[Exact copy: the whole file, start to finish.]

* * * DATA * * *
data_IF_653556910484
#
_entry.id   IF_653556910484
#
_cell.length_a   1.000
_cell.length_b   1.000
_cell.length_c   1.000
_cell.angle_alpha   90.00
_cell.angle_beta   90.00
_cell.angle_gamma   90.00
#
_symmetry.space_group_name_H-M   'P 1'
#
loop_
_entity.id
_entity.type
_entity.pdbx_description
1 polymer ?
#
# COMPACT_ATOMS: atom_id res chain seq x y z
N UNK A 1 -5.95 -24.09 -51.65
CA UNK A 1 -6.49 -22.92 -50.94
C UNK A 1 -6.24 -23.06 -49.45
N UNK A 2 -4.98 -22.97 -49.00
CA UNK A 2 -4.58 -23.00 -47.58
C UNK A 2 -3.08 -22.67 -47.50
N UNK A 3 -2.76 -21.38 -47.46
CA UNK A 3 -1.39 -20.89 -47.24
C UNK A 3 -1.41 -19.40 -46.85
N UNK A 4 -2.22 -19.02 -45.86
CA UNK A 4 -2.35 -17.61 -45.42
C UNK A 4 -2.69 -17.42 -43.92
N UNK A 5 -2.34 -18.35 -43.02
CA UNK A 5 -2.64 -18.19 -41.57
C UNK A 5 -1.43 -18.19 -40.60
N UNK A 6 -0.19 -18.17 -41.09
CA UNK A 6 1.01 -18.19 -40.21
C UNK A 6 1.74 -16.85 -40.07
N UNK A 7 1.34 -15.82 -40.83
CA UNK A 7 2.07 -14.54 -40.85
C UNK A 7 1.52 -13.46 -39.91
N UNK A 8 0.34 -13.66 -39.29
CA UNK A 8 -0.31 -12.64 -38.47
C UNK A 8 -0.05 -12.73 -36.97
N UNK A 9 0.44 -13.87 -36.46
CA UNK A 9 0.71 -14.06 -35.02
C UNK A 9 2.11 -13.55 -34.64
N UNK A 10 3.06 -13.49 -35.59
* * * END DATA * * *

data_IF_653556910484
#
_entry.id   IF_653556910484
#
_cell.length_a   1.000
_cell.length_b   1.000
_cell.length_c   1.000
_cell.angle_alpha   90.00
_cell.angle_beta   90.00
_cell.angle_gamma   90.00
#
_symmetry.space_group_name_H-M   'P 1'
#
loop_
_entity.id
_entity.type
_entity.pdbx_description
1 polymer ?
#
# COMPACT_ATOMS: atom_id res chain seq x y z
N UNK A 1 -5.95 -24.09 -51.65
CA UNK A 1 -6.49 -22.92 -50.94
C UNK A 1 -6.24 -23.06 -49.45
N UNK A 2 -4.98 -22.97 -49.00
CA UNK A 2 -4.58 -23.00 -47.58
C UNK A 2 -3.08 -22.67 -47.50
N UNK A 3 -2.76 -21.38 -47.46
CA UNK A 3 -1.39 -20.89 -47.24
C UNK A 3 -1.41 -19.40 -46.85
N UNK A 4 -2.22 -19.02 -45.86
CA UNK A 4 -2.35 -17.61 -45.42
C UNK A 4 -2.69 -17.42 -43.92
N UNK A 5 -2.34 -18.35 -43.02
CA UNK A 5 -2.64 -18.19 -41.57
C UNK A 5 -1.43 -18.19 -40.60
N UNK A 6 -0.19 -18.17 -41.09
CA UNK A 6 1.01 -18.19 -40.21
C UNK A 6 1.74 -16.85 -40.07
N UNK A 7 1.34 -15.82 -40.83
CA UNK A 7 2.07 -14.54 -40.85
C UNK A 7 1.52 -13.46 -39.91
N UNK A 8 0.34 -13.66 -39.29
CA UNK A 8 -0.31 -12.64 -38.47
C UNK A 8 -0.05 -12.73 -36.97
N UNK A 9 0.44 -13.87 -36.46
CA UNK A 9 0.71 -14.06 -35.02
C UNK A 9 2.11 -13.55 -34.64
N UNK A 10 3.06 -13.49 -35.59